In this watershed moment in America, from Malcolm Jenkins through Tobias Harris to Jeffrey Lurie, every team in the city has shown its brotherly love. It goes beyond the corporate statements. The stars have come out: Carson Wentz, Bryce Harper, Claude Giroux.
If you believe change in America is necessary, it must, like me, make you proud to be a Philadelphian. If, somehow, you believe America is fine as it is -- and we know many of you do -- you should at least appreciate the courage it takes for these athletes to speak as they have spoken. Owners, too. And none more significantly, more strongly, or more surprisingly than Eagles owner Jeffrey Lurie.
On Sunday, in the preamble of his yearly State of the Eagles address, Lurie broke from the NFL’s ultra-conservative pack and launched an assault on the current administration’s stances on police brutality; 400 years of Black oppression; and a “tragically embarrassing” pandemic response that will leave the United States with more than 200,000 COVID-19 deaths by Nov. 3, Election Day.
Lurie also recognized his personal privilege, and how necessary it is for people like him to admit culpability: “We have to own the good and the bad, and we won’t be able to change the bad until we realize we’re responsible for it.”
He spoke with an empathy, sincerity, and depth of emotional intelligence that would make touchy-feely coach Doug Pederson look cold and heartless by comparison.
Lurie was careful, too. He never mouthed the words president or Trump. He also made sure to stress that everyone, himself included, needed to pay better attention to upcoming state and local elections as well as those that populate Washington:
“Voting has ramifications. It’s taken some of us too long -- myself included -- to realize that, from lower down on the ballot to the highest levels.”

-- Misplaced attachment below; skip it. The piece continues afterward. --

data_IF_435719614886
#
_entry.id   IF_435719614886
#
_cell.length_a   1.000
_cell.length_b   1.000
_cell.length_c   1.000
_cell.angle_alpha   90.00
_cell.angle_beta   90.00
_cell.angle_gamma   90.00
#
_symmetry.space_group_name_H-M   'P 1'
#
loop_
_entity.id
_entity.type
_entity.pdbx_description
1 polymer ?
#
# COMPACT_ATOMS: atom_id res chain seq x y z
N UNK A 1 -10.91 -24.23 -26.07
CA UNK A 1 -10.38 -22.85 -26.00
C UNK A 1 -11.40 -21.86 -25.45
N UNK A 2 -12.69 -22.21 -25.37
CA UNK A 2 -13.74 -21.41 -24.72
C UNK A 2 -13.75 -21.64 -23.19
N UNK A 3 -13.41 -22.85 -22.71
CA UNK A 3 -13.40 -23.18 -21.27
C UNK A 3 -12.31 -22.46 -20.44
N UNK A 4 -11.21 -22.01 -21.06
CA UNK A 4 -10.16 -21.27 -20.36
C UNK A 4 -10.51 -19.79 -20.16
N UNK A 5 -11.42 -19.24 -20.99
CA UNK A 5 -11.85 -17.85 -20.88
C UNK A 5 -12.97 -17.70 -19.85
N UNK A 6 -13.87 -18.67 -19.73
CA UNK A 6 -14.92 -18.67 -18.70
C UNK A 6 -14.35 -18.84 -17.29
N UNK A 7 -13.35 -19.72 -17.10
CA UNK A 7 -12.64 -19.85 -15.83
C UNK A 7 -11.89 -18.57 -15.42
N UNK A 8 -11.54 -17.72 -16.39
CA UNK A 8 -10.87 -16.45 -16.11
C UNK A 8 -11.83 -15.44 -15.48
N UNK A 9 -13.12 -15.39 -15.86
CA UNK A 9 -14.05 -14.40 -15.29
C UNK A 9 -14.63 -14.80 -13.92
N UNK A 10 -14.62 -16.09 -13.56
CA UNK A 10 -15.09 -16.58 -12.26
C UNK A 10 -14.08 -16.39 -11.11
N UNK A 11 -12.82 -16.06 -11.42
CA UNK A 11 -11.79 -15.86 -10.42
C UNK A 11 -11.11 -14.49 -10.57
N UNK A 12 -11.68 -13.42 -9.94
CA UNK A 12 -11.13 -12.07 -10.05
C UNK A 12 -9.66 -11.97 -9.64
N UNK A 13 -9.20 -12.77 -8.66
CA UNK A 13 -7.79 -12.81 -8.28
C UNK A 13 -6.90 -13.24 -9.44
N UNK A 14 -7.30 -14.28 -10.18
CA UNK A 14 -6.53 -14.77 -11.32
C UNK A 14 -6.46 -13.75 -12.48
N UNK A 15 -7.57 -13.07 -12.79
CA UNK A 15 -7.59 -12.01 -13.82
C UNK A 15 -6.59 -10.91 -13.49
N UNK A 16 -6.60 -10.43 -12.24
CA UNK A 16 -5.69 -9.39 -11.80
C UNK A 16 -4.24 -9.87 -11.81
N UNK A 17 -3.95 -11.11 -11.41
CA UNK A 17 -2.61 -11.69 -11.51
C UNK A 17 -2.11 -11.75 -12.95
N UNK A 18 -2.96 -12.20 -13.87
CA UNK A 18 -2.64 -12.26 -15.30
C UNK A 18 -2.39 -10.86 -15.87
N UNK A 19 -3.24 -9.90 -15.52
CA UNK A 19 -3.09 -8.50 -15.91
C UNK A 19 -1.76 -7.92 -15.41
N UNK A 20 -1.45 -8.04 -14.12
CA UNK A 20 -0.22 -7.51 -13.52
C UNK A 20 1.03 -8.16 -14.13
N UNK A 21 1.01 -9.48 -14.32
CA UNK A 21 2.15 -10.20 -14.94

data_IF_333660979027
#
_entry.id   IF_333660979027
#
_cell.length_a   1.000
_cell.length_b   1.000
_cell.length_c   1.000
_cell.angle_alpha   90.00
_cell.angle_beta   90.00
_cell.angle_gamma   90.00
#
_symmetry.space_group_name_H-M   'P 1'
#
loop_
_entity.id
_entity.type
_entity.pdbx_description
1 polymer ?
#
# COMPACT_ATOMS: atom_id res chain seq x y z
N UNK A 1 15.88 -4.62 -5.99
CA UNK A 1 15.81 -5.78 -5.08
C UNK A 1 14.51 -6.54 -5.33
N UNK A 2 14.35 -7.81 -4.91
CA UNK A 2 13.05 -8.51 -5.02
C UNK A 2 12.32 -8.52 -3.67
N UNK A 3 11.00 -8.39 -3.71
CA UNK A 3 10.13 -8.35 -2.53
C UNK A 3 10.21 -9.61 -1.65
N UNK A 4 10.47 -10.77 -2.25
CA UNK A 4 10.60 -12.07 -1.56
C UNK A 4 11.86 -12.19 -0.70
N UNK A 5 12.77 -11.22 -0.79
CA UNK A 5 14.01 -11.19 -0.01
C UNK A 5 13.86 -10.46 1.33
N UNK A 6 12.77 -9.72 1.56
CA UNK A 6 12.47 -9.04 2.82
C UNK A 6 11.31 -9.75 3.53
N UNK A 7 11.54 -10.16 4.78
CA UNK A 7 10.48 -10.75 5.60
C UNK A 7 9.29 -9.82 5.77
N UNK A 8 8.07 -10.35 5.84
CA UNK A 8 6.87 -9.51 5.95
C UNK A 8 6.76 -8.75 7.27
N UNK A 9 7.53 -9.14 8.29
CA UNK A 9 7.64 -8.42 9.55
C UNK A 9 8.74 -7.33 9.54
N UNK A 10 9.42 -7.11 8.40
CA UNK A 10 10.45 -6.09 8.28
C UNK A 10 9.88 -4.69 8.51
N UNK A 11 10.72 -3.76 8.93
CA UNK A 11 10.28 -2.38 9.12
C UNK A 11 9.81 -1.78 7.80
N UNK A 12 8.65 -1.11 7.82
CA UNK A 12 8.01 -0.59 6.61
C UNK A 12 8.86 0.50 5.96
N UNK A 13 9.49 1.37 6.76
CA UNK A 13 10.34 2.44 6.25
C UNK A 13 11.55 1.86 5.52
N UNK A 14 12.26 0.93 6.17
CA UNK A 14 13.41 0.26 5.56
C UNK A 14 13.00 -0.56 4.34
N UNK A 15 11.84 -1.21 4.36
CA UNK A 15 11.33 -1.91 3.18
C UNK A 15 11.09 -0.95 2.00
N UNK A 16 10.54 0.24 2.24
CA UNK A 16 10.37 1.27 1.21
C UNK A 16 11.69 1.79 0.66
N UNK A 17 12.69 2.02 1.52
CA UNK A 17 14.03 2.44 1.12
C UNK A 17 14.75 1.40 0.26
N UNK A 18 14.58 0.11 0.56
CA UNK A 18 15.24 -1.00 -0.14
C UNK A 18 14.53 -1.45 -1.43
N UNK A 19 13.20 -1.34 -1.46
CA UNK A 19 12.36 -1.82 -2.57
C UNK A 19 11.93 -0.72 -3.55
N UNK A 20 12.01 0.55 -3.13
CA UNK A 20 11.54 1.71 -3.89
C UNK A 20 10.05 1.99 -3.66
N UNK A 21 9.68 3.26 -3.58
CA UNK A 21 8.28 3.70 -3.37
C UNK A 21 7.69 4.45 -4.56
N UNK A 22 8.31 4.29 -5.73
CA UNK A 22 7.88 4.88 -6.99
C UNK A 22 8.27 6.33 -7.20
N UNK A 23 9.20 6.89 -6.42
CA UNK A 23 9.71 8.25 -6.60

Washington is, after all, fed and empowered by City Hall. And when Lurie offered Lincoln Financial Field as a polling place, he made sure to stress that he did so to make voting safe for all voters.
But, while Lurie’s criticisms and laments were cleverly oblique, they parallel the complaints of politicians and pundits who routinely criticize the abhorrent policies and actions of the current administration. His message was clear, and his strong, warm voice sounded nothing like Trump’s.
Lurie is the latest major sports figure to trumpet righteousness in this time of orchestrated division and turmoil. With the world locked down, the anger of the oppressed coalesced in May, after a white police officer in Minneapolis killed George Floyd by kneeling on the Black man’s neck while Floyd was handcuffed and lying in the street.
It continued all summer and erupted again last week, after a white officer in Kenosha, Wis., shot Jacob Blake, an unarmed Black man, seven times in the back on Aug. 23. Both of those incidents, along with several others, were recorded. The evidence was overwhelming. So, too, is the outrage.
Blake’s shooting sparked protests in Kenosha, where, on Tuesday night, a nightmare unfolded that haunted athletes and owners alike. A teen vigilante gunman from Illinois allegedly killed two protesters and wounded another. This spurred boycotts of games Wednesday, and Philly teams stepped up.